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State Fair scrapbook: First time champion

Prairie Farmer asks 4-H youth to share their Illinois State Fair showring experiences.

Holly Spangler, Prairie Farmer Senior Editor

August 14, 2016

3 Min Read

Editor’s note: This week, we’re sharing four “State Fair scrapbook” stories. This story is written by Nicki Adolph, 14, Mt. Carroll.

I’ve been showing cattle my entire life, and I have always wanted to show at the Illinois State Fair. It finally happened last year with my very special Red Angus heifer, Holly. She’d done pretty well before then, but nothing as exciting as what happened at the state fair.

Springfield is only four hours away, but it took a long time to get there because I was so excited. After this long day of being excited and yet nervous I had finally settled down. We stayed at the Microtel which was very nice and had extremely comfy beds that night.

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Wednesday was the showmanship contest. About a half an hour before, I went to change my shirt. Long story short, I got really lost getting back to the stalls, and nobody could believe that I got lost. After my whole getting-lost thing, it was finally time for showmanship. I had no success in showmanship, but my friend, Alyssa, was reserve champion showman in her age division.

We showed first the next day, so at 4 a.m., we headed out to the fairgrounds. We got all of the heifers washed and fed, and then waited until it was time to start to fit. I was extremely nervous before walking into the ring with four other heifers. I have been in some pretty tough classes but I think that this one was the toughest. The judge walked us at least three more times before he finally made up his mind and he chose Holly and I to win the class! After winning that crazy-difficult class, I was ecstatic! In division, Holly and I won again. Then it came to the Red Angus championship drive…the most exciting part of the entire week was about to happen. By this time, Holly was getting tired but she kept going.

This time, the judge only walked us twice, but he still took his time picking champion. After a long time of being in the ring, the judge walked up to me and I thought he was going to shake my hand, but instead he asked me if Holly was bred. I said yes, then he stepped back, looked over the lineup one more time and then finally walked up and shook my hand.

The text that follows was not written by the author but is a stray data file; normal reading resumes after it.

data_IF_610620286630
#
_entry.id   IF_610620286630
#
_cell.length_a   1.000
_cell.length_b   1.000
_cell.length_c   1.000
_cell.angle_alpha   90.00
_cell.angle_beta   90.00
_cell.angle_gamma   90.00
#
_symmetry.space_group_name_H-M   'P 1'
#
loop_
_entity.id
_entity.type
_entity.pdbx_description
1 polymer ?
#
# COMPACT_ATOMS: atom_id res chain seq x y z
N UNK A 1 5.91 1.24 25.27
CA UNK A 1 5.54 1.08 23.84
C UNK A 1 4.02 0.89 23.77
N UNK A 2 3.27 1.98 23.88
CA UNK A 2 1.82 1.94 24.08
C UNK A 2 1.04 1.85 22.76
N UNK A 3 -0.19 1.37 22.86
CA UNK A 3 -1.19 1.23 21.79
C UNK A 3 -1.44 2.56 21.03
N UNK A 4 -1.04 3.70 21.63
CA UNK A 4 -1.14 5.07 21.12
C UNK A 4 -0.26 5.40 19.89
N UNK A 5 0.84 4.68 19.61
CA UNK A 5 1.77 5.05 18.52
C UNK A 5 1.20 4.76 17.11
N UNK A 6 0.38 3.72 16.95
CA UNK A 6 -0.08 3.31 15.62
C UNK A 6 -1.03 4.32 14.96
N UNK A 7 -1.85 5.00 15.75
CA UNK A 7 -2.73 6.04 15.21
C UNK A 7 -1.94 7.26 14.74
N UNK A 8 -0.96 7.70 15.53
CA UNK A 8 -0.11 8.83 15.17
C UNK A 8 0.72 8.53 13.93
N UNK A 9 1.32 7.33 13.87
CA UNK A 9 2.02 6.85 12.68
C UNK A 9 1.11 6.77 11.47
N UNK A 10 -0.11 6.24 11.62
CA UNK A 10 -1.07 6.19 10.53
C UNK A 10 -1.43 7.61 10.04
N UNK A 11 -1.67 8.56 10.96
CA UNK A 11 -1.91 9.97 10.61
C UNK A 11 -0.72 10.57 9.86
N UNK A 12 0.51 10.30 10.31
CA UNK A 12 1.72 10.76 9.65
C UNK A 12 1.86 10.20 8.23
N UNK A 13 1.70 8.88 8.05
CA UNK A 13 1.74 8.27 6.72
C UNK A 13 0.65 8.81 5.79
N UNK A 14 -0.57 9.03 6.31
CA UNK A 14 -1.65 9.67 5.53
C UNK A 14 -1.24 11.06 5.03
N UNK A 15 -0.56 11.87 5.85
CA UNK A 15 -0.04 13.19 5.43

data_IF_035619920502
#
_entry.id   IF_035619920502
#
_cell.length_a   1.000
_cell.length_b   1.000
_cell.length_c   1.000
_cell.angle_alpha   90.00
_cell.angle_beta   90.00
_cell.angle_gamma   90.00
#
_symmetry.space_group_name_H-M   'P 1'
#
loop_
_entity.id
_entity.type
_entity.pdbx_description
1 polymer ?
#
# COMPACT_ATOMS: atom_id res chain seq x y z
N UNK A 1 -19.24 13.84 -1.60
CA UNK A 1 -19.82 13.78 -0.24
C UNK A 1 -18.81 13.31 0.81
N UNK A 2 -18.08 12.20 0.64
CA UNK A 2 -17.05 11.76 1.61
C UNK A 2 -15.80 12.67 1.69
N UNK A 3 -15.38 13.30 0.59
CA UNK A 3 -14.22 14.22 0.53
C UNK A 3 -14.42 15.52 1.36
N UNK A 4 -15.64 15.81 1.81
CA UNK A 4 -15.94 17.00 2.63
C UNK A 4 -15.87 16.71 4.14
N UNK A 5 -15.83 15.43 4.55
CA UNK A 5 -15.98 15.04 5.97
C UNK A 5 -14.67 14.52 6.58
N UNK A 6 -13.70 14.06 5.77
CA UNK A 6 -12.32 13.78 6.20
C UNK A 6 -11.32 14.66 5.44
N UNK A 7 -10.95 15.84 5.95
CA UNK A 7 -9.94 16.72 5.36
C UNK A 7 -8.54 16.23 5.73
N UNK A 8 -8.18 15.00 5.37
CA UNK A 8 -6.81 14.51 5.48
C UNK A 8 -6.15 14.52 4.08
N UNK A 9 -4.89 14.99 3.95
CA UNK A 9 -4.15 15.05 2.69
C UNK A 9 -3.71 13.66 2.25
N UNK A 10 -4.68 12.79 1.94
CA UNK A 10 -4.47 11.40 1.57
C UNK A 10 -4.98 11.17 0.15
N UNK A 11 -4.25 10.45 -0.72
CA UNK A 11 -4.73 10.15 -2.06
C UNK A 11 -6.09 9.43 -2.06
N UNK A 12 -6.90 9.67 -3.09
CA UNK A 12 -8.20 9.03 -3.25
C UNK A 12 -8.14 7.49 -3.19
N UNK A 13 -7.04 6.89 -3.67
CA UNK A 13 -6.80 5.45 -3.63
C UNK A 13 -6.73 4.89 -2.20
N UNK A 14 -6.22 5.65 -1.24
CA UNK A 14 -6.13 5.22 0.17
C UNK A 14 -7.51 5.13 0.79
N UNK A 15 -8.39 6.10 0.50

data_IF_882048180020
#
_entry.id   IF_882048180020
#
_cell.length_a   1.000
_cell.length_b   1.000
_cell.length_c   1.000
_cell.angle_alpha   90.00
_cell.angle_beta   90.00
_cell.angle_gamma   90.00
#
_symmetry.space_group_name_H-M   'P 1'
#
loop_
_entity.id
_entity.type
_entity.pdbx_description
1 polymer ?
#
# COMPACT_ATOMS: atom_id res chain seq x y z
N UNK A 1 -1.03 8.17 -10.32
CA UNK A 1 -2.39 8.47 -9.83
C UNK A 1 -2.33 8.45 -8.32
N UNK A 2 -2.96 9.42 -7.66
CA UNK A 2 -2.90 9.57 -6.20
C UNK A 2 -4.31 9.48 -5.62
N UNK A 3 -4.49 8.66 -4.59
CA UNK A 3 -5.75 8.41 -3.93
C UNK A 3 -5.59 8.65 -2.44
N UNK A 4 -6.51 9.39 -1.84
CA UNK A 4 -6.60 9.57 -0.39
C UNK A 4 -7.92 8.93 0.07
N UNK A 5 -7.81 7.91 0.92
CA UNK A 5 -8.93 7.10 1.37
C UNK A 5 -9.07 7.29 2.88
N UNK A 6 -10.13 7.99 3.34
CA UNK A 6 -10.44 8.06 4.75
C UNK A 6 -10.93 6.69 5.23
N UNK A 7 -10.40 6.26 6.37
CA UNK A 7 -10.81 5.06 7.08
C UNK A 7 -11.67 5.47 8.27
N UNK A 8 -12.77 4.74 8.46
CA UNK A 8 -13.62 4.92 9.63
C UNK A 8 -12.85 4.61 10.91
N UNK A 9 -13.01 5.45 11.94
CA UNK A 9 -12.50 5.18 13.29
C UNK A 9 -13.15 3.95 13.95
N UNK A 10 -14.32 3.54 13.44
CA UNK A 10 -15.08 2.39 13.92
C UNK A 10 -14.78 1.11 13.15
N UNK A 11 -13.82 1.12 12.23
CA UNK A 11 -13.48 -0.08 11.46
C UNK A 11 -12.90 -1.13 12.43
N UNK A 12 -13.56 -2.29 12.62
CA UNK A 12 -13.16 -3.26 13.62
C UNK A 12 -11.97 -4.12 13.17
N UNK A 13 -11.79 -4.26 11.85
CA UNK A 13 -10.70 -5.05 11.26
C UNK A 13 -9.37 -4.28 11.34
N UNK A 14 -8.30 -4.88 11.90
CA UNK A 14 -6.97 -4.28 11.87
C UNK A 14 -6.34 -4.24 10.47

We did it! Holly was named the 2015 Illinois State Fair Champion Red Angus Female!

Since Red Angus was the first breed of heifers to show, that meant that I got to lead all the heifers into the ring for the Supreme Drive on Friday afternoon. My first experience at the Illinois State Fair is one that I will not forget!

-Nicki Adolph

And check out more State Fair Scrapbook entries

Tuesday with Jack Jungmann

Wednesday - better together

Thursday - first-time champion

Friday - Poultry, Snickers and 'a guy named Phil'

About the Author(s)

Holly Spangler

Prairie Farmer Senior Editor, Farm Progress

Holly Spangler has covered Illinois agriculture for more than two decades, bringing meaningful production agriculture experience to the magazine’s coverage. She currently serves as editor of Prairie Farmer magazine and Executive Editor for Farm Progress, managing editorial staff at six magazines throughout the eastern Corn Belt. She began her career with Prairie Farmer just before graduating from the University of Illinois in agricultural communications.

An award-winning writer and photographer, Holly is past president of the American Agricultural Editors Association. In 2015, she became only the 10th U.S. agricultural journalist to earn the Writer of Merit designation and is a five-time winner of the top writing award for editorial opinion in U.S. agriculture. She was named an AAEA Master Writer in 2005. In 2011, Holly was one of 10 recipients worldwide to receive the IFAJ-Alltech Young Leaders in Ag Journalism award. She currently serves on the Illinois Fairgrounds Foundation, the U of I Agricultural Communications Advisory committee, and is an advisory board member for the U of I College of ACES Research Station at Monmouth. Her work in agricultural media has been recognized by the Illinois Soybean Association, Illinois Corn, Illinois Council on Agricultural Education and MidAmerica Croplife Association.

Holly and her husband, John, farm in western Illinois where they raise corn, soybeans and beef cattle on 2,500 acres. Their operation includes 125 head of commercial cows in a cow/calf operation. The family farm includes John’s parents and their three children.

Holly frequently speaks to a variety of groups and organizations, sharing the heart, soul and science of agriculture. She and her husband are active in state and local farm organizations. They serve with their local 4-H and FFA programs, their school district, and are active in their church's youth and music ministries.

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